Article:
Home StumbleUpon’s Web Toolbar Gets Smarter

StumbleUpon’s Web Toolbar Gets Smarter

StumbleUpon, the popular content recommendation service, just launched a major new version of its web toolbar, which brings the StumbleUpon experience to users without having to install a browser extension. The web toolbar is similar to Digg’s DiggBar, and this new and enhanced version features a fully personalized experience as well as enhancements to its sharing features. While the WebToolbar doesn’t quite feature the same functionality as the standard StumbleUpon toolbar, it does make up for this by being a lot more convenient to use, and, of course, you can use it on any computer as you don’t have to install the browser extension to use it.

In terms of functionality, the web toolbar replicates most of the core functions of the browser extension. You can vote stories up or down, choose which channels you want to surf, and email links to your friends. You can also easily access your favorites. The most important new aspect of the toolbar, however, is that whenever you ‘stumble,’ the results will now be personalized and synchronized with your stumbles from the original toolbar.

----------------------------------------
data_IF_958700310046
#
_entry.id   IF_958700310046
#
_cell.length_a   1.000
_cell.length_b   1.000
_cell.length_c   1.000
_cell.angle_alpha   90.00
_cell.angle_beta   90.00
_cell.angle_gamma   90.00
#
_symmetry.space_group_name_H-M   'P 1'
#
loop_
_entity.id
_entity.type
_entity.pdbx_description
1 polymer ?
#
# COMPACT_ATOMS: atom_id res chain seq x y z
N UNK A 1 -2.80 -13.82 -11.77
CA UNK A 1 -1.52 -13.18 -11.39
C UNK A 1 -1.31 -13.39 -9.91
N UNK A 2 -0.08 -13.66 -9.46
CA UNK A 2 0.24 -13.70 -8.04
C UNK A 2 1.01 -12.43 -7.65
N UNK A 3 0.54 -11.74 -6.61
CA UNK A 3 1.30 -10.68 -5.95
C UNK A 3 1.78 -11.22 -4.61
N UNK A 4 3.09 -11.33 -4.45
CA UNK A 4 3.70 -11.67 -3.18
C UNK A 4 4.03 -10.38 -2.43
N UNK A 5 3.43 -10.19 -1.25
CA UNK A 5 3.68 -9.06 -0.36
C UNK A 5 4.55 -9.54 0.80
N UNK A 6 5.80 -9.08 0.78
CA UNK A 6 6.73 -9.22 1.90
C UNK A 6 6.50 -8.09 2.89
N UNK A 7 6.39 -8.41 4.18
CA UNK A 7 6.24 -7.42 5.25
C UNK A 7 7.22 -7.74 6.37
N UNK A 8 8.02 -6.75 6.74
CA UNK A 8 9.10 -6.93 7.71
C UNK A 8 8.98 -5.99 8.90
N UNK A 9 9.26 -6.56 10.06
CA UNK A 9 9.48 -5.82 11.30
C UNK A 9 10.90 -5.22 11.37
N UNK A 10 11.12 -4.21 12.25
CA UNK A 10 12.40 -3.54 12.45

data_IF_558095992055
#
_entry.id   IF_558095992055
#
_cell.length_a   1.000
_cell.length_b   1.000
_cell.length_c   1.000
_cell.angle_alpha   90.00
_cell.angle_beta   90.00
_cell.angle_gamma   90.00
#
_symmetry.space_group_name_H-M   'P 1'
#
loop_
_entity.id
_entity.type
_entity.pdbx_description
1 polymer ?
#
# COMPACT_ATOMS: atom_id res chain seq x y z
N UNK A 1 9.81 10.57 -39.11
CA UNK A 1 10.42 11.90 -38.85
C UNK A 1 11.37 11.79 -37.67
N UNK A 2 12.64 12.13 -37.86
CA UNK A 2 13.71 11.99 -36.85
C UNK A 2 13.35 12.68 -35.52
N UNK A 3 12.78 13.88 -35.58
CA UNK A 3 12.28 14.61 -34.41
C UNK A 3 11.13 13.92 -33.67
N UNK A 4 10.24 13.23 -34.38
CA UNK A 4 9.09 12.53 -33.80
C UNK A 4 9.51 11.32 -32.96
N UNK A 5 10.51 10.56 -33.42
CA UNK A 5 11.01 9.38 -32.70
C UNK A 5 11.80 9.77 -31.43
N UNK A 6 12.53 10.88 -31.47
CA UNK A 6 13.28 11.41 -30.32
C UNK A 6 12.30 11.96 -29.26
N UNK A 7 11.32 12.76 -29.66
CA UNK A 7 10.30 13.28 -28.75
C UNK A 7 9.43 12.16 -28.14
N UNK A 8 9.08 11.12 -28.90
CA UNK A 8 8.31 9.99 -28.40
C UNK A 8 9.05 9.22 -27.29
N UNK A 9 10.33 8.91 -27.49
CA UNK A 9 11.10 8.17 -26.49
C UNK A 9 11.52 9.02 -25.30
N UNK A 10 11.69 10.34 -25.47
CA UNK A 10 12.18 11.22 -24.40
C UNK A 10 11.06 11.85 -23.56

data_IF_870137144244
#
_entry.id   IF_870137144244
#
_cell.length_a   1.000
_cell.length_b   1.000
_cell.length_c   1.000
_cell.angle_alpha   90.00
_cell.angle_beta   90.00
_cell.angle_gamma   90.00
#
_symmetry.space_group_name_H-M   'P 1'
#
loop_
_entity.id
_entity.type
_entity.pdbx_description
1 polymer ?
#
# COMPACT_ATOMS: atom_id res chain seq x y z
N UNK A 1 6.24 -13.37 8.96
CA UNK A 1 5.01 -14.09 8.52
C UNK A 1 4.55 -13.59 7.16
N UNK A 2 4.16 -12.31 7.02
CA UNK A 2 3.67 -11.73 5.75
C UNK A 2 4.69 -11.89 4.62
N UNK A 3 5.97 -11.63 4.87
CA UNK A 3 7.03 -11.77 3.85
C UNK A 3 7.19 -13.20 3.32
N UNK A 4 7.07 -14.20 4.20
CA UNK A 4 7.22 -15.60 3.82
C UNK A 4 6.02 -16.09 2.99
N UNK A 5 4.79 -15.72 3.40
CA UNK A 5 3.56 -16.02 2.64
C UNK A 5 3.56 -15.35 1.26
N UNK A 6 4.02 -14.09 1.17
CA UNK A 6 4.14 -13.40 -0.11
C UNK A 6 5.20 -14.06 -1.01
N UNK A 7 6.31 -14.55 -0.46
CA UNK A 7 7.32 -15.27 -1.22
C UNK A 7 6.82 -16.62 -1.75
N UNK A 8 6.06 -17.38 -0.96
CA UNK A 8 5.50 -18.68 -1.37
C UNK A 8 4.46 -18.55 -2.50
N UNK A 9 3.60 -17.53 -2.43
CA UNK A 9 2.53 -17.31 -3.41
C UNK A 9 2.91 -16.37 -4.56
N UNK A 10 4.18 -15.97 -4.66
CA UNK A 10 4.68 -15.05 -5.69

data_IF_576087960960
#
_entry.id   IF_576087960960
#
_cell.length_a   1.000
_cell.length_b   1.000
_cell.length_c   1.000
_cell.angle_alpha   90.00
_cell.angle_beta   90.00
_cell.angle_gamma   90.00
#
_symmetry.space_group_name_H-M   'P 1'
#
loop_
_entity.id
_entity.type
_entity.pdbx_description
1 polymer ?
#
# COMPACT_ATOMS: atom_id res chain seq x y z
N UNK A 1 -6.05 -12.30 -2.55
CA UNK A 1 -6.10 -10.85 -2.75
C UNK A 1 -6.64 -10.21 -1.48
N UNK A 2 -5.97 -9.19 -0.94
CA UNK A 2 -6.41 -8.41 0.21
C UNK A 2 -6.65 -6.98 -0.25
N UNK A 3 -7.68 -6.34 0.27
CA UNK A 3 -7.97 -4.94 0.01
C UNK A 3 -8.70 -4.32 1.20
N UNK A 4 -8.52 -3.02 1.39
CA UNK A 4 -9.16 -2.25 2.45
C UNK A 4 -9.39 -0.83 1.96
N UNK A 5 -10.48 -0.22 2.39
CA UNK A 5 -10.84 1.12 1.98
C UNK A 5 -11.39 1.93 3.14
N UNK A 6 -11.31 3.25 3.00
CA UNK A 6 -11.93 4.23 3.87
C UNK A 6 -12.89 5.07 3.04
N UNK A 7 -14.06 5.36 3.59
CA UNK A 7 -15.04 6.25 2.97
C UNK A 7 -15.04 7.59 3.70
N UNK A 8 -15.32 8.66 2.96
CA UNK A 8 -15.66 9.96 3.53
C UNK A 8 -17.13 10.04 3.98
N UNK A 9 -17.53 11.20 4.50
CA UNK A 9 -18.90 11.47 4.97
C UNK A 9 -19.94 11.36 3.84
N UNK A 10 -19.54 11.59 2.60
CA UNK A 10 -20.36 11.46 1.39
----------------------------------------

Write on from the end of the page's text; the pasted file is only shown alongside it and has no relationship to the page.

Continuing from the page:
Stumble in an Iframe

The DiggBar, of course, sparked a lot of controversy though StumbleUpon’s new toolbar does not include a URL shortener. So, unlike the original DiggBar, there is probably little reason to assume that the new StumbleUpon toolbar will steal too much search engine ‘juice,’ even though it uses an iframe to show the original page. As users aren’t likely to share the long StumbleUpon links or use them to link to a site from their own blog, this shouldn’t be too much of an issue. But it should be noted that, as far as we can see, StumbleUpon does not return a canonical link which would tell search engines like Google to ignore the StumbleUpon link and index the original page instead.

We talked to StumbleUpon about this earlier today, and the team there didn’t seem too worried about this, but instead emphasized that the bar was easy enough to close. It should be noted, though, that whenever a StumbleUpon user shares a story by email, the recipient will see the toolbar by default.

Until just a few weeks ago, StumbleUpon was part of eBay, but now, StumbleUpon is once again an independent company after its founders and investors agreed to buy the company back. It’s good to see that the company continues to roll out new products on its roadmap while it is going through yet another transition, though the company is obviously going see a lot of competition from other content discovery services and social networks in the near future.

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